The death of the two-state solution would require a parallel change in the nature and form of the Palestinian struggle. The ‘Jerusalem Post’ reported that “last month, (Diana) Buttu surprised American and Israeli officials when she announced in Washington that Israel would eventually have to consider giving Palestinians living in the West Bank and Gaza Strip citizenship.” Instead of a nationalist struggle for a disconnected, mutated piecemeal-state, Palestinians would have to campaign for legal and political equality, assuming Israel had not transferred them already.

The response from the State Department to Buttu’s comments was telling: an official “dismissed the idea, saying it threatened Israel’s Jewish character.”

One problem among many with the State Department’s response is that the government of Israel is purposefully unclear as to where the border of this “Jewish character” ends. With roughly 400,000 geographically-dispersed settlers in the West Bank and Jerusalem alone, no one can exactly delineate where the Jewish character actually is in relation to the land. Israel itself has no official borders. Since portions of its Jewish population are interspersed into the Palestinian territories, this concept of attributing a religious character to that land is ridiculous. The 20-30% of Israel that is not Jewish, by this logic, is existentially undermining the Jewish character — how 19th-century is this argument?

Another problem is that there is no “Jewish character” in terms of the population. With nearly half-a-million Russian Christians and non-Jewish migrant workers, plus Israel’s citizen-Palestinians, it is only about 75 % Jewish in Israel proper alone (throw in the 3.5 million Palestinians in the territories living under Israeli rule and there is demographic parity).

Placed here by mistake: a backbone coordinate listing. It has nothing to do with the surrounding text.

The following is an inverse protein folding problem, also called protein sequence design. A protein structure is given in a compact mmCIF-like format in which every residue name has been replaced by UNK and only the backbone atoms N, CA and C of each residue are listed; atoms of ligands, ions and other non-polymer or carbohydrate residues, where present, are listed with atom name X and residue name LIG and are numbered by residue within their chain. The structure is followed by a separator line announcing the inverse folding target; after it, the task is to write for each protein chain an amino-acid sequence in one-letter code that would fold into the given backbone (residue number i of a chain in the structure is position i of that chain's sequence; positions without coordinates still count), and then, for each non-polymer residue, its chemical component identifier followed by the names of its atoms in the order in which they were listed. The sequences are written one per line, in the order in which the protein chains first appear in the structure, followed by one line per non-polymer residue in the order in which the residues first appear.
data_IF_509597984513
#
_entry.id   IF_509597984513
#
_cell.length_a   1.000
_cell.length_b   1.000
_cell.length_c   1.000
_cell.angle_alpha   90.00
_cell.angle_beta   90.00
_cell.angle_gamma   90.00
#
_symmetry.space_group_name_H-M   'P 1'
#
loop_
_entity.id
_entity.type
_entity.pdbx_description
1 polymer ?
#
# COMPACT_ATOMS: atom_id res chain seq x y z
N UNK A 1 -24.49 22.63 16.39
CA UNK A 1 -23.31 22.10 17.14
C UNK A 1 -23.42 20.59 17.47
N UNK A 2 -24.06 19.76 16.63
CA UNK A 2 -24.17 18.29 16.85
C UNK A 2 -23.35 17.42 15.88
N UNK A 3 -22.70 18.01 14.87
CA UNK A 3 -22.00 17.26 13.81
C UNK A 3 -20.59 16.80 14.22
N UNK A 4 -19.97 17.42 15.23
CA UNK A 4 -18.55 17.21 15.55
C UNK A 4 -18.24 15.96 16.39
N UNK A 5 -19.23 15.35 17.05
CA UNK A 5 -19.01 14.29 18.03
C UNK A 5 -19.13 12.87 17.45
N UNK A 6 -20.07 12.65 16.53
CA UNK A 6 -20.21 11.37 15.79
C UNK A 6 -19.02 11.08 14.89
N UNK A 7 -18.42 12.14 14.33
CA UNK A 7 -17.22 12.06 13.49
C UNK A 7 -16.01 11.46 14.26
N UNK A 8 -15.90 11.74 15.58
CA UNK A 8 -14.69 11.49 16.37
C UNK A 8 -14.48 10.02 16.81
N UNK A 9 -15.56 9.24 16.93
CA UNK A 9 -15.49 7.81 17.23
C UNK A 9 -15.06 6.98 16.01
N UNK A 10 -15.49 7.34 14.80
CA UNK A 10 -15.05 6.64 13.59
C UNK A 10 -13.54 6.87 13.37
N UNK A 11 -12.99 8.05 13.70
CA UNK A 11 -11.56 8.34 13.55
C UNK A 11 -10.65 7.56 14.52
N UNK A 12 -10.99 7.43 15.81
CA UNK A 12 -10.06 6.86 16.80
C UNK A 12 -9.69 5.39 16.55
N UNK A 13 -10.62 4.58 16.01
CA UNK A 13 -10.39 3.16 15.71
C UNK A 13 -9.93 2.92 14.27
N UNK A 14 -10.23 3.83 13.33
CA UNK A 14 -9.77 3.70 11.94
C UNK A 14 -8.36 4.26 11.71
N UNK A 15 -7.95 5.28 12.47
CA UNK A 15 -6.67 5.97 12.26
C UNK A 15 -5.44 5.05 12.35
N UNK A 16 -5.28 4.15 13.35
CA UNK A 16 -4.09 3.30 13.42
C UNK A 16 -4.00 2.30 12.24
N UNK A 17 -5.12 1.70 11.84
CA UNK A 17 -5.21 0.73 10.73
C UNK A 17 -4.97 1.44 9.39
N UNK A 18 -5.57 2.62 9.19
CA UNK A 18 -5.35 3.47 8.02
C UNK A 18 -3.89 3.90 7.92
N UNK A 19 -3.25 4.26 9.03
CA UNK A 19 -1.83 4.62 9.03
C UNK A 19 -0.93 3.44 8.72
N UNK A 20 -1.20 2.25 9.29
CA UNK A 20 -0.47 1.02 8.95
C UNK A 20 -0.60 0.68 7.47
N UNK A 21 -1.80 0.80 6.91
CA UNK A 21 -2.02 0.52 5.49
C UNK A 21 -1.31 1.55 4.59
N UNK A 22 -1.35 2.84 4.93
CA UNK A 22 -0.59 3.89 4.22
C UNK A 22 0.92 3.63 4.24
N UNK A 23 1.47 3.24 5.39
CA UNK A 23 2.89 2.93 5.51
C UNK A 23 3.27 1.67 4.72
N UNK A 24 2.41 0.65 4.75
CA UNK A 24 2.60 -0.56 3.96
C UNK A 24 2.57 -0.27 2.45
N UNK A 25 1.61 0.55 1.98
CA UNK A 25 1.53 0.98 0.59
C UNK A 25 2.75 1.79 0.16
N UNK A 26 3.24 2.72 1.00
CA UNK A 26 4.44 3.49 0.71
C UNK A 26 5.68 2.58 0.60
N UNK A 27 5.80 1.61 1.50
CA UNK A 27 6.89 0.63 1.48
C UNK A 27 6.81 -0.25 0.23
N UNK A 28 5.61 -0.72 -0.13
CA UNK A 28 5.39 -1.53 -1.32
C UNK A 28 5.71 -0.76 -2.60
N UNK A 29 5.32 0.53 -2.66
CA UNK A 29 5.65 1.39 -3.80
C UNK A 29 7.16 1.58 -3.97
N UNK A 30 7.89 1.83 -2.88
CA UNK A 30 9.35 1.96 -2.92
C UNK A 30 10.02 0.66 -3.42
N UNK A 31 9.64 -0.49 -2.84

This response must actually refer to the political character of the state–the “Zionist character.” Undeniably, Israel’s political and legal structures are predisposed towards benefiting Jews to the disadvantage of everyone else. In the State Department’s moral universe those in power are always more important than those who are ruled. Granting voting rights to the wily natives would upset this precious arrangement. What about the fact that the tyrannical rule of Israel’s military administration over the Palestinians undermines Israel’s democratic character? From the point-of-view of the Enlightenment and essential principles of western liberalism, isn’t it better to promote the democratic character of a state than an ethno-religious one?

To digress briefly, this adds another major hole to that American official love for democracy. First, they clamor all day and night for democracy, except when “anti-democratic” (i.e. Anti-American) elements are elected. Now, the new exception is when it strains the ethno-religious purity of Israel. At what point does the clich about supporting democracy become utter bullshit? How many exceptions does it take?

The most spectacular thing about this Jewish character argument is that it holds Israel to a lower standard than Americans expect of themselves. The United States is 75% white according to the last Census. While, there are a few proponents of preserving America’s “white character” — David Duke, for example — there would be widespread and justified outrage if this was suggested publicly by a mainstream politician. Yet, its Israeli equivalent is repeated ‘ad nauseam’ as if it represented some sweet ideal rather than a noxiously racist and backwards expression of ultra-nationalism.